Charlize Theron changes gear from the Fast and Furious franchise to give a first class performance in this wryly funny and gaspingly honest comedy drama.

Only last year the Oscar winner was an impressively ripped action star, now she’s believably hefty, wrinkled and worn.

She brings warmth and humour to the married forty-something, Marlo, who’s suffering soul-sapping sleep deprivation and barely coping with the her newborn, third child.

Marlo watches TV reality shows and scoffs pizza in exhausted surrender to the pressure of conforming to the impossible standards of other, seemingly perfect parents. Her husband returns from work each night and collapses each night in front of the telly.

Marlo’s wealthy older brother has hires them a night nanny, to help with the midnight feeds.

Played by Mackenzie Davis, Tully is an eager-to-please 26 year old, with a toned physique and model looks. And slowly the boundaries between employee, family and friend are blurred.

It’s directed with  sympathy by Jason Reitman and written with commendable insight by Diablo Cody. They previously teamed up for 2007’s teen pregnancy drama, Juno, and 2011’s Young adult, which also starred Theron. This is equally polished and my favourite of the three.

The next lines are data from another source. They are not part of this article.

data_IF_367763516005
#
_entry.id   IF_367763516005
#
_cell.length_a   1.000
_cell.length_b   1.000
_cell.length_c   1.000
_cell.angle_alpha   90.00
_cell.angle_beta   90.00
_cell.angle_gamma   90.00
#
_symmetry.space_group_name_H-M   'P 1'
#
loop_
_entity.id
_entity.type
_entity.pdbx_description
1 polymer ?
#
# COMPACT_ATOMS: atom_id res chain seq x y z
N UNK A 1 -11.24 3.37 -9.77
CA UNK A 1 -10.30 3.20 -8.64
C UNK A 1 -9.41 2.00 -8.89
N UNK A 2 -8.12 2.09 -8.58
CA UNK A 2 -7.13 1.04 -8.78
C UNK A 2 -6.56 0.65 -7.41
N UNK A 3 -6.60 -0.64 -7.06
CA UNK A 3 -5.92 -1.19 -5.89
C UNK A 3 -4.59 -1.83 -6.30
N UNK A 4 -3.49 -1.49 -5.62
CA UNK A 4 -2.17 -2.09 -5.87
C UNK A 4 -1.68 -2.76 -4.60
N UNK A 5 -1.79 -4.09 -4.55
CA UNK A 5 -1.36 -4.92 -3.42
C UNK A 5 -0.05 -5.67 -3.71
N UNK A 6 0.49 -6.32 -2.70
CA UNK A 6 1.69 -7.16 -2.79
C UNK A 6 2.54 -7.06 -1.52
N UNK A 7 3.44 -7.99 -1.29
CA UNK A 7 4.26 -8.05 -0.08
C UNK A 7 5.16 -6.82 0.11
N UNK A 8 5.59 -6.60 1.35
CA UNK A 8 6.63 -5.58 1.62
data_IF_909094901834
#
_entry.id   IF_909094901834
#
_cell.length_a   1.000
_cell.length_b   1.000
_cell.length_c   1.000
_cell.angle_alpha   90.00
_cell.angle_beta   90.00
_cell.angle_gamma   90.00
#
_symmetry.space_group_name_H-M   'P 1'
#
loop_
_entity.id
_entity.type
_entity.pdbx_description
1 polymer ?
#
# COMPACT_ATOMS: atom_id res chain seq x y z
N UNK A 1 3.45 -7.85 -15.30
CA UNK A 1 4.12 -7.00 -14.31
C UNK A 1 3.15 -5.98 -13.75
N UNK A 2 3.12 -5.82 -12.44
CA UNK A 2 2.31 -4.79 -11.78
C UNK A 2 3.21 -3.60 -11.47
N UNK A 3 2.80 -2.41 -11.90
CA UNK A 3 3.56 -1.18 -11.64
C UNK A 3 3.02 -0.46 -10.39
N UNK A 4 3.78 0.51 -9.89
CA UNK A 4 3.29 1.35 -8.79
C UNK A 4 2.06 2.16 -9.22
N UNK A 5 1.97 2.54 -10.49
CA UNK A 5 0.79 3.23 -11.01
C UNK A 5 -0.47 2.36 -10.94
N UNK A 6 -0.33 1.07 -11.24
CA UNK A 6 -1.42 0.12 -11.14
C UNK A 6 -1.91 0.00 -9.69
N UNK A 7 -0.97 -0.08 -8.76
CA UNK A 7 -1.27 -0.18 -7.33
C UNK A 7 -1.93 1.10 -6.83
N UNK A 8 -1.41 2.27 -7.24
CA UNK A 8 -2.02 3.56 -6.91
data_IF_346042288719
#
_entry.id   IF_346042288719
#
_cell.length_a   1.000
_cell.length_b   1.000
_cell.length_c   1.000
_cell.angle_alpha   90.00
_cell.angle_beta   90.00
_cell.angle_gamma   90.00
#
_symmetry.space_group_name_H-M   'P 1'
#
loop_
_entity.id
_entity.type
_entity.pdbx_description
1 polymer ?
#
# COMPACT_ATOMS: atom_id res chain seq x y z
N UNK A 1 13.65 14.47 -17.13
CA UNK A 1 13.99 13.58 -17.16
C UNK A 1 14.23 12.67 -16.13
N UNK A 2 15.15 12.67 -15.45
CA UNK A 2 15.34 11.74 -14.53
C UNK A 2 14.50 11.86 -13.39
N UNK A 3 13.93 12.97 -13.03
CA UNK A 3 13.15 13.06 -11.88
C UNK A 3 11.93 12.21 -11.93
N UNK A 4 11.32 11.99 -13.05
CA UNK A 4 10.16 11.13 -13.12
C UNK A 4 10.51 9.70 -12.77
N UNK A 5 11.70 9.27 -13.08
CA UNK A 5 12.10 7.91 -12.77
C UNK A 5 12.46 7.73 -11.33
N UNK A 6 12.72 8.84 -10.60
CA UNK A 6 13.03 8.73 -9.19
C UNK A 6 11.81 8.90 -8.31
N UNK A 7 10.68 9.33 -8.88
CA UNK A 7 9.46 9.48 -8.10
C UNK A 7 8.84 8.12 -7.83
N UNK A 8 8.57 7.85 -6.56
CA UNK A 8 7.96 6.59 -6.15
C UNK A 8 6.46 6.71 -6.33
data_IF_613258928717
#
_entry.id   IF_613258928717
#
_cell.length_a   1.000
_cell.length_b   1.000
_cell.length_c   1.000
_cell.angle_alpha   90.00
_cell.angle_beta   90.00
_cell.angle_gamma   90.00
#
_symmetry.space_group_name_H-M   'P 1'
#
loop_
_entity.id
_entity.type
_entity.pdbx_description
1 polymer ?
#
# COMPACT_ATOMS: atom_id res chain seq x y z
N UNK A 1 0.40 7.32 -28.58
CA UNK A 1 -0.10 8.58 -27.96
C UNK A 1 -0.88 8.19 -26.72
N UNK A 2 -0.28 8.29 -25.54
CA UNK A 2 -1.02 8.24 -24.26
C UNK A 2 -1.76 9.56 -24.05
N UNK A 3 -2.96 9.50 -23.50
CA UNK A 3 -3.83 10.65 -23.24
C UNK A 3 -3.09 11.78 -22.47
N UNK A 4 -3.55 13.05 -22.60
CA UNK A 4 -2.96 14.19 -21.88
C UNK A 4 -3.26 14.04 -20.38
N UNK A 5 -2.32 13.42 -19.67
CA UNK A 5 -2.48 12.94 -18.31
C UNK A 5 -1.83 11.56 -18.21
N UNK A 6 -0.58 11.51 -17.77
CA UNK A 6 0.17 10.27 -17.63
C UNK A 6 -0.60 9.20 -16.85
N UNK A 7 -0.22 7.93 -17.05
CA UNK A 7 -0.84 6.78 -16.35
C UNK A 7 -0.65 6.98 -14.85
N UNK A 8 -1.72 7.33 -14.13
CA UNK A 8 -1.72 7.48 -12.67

Cody’s script is astonishingly good at portraying the noise, frustration and physical indignities of child rearing, while people tell you how precious and fleeting those early moments are.

Painfully accurate in its depiction of domestic distress, I was suffering Vietnam War-like flashbacks to the terrible times of my son’s first years.

And then Cody delivers a perfectly flighted narrative curve ball which bowls us over with its emotional power.

But this isn’t a depressing experience, more a therapeutic hymn to virtues of sacrifice, compromise and steadfastness.

If a newborn has made you feel afraid, desperate and broken, this film will help put you back together. By the end I was crying like a baby. 



Cert 15 103mins Stars 4